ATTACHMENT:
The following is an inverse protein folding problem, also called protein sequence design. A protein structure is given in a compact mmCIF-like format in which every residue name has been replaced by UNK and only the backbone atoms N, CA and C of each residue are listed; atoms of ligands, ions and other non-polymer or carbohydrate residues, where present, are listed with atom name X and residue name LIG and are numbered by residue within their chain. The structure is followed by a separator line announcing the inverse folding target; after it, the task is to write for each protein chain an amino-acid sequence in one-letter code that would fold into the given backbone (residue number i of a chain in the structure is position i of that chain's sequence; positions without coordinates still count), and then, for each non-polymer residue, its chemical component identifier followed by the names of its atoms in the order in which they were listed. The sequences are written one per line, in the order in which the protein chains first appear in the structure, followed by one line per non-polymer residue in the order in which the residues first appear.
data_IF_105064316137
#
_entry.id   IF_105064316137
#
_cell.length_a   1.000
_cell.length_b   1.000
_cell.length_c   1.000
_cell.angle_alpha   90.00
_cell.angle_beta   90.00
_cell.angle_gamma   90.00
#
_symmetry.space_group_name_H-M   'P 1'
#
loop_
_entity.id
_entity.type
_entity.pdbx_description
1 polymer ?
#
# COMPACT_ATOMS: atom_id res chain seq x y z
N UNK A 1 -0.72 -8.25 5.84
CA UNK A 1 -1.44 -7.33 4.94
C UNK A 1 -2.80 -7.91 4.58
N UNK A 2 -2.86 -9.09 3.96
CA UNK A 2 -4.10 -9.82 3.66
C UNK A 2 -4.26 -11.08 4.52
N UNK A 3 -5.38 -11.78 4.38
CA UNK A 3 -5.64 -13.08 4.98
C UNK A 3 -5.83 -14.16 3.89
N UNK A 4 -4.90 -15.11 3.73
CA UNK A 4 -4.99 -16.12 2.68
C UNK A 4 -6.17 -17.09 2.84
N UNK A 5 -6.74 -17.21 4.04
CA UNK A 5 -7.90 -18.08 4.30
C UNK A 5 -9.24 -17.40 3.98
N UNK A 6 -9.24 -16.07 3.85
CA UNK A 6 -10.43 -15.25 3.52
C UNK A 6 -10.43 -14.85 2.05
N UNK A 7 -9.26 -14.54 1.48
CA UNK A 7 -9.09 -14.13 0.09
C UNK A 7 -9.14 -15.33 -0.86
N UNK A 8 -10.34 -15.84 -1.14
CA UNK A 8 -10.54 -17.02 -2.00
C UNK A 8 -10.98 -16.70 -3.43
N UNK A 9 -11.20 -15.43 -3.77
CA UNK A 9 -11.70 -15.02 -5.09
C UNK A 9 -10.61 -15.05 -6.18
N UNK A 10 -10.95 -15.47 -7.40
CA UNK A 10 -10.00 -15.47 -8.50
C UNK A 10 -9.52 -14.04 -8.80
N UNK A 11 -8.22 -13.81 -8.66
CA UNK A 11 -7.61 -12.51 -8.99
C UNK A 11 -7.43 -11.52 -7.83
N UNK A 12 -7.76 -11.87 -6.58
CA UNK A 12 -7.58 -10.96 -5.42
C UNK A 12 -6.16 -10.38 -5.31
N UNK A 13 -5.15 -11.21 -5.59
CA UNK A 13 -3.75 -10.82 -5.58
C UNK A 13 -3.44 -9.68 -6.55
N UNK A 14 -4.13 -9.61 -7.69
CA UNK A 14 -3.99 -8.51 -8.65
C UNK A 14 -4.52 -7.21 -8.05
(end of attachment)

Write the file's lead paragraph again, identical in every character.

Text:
The following is an inverse protein folding problem, also called protein sequence design. A protein structure is given in a compact mmCIF-like format in which every residue name has been replaced by UNK and only the backbone atoms N, CA and C of each residue are listed; atoms of ligands, ions and other non-polymer or carbohydrate residues, where present, are listed with atom name X and residue name LIG and are numbered by residue within their chain. The structure is followed by a separator line announcing the inverse folding target; after it, the task is to write for each protein chain an amino-acid sequence in one-letter code that would fold into the given backbone (residue number i of a chain in the structure is position i of that chain's sequence; positions without coordinates still count), and then, for each non-polymer residue, its chemical component identifier followed by the names of its atoms in the order in which they were listed. The sequences are written one per line, in the order in which the protein chains first appear in the structure, followed by one line per non-polymer residue in the order in which the residues first appear.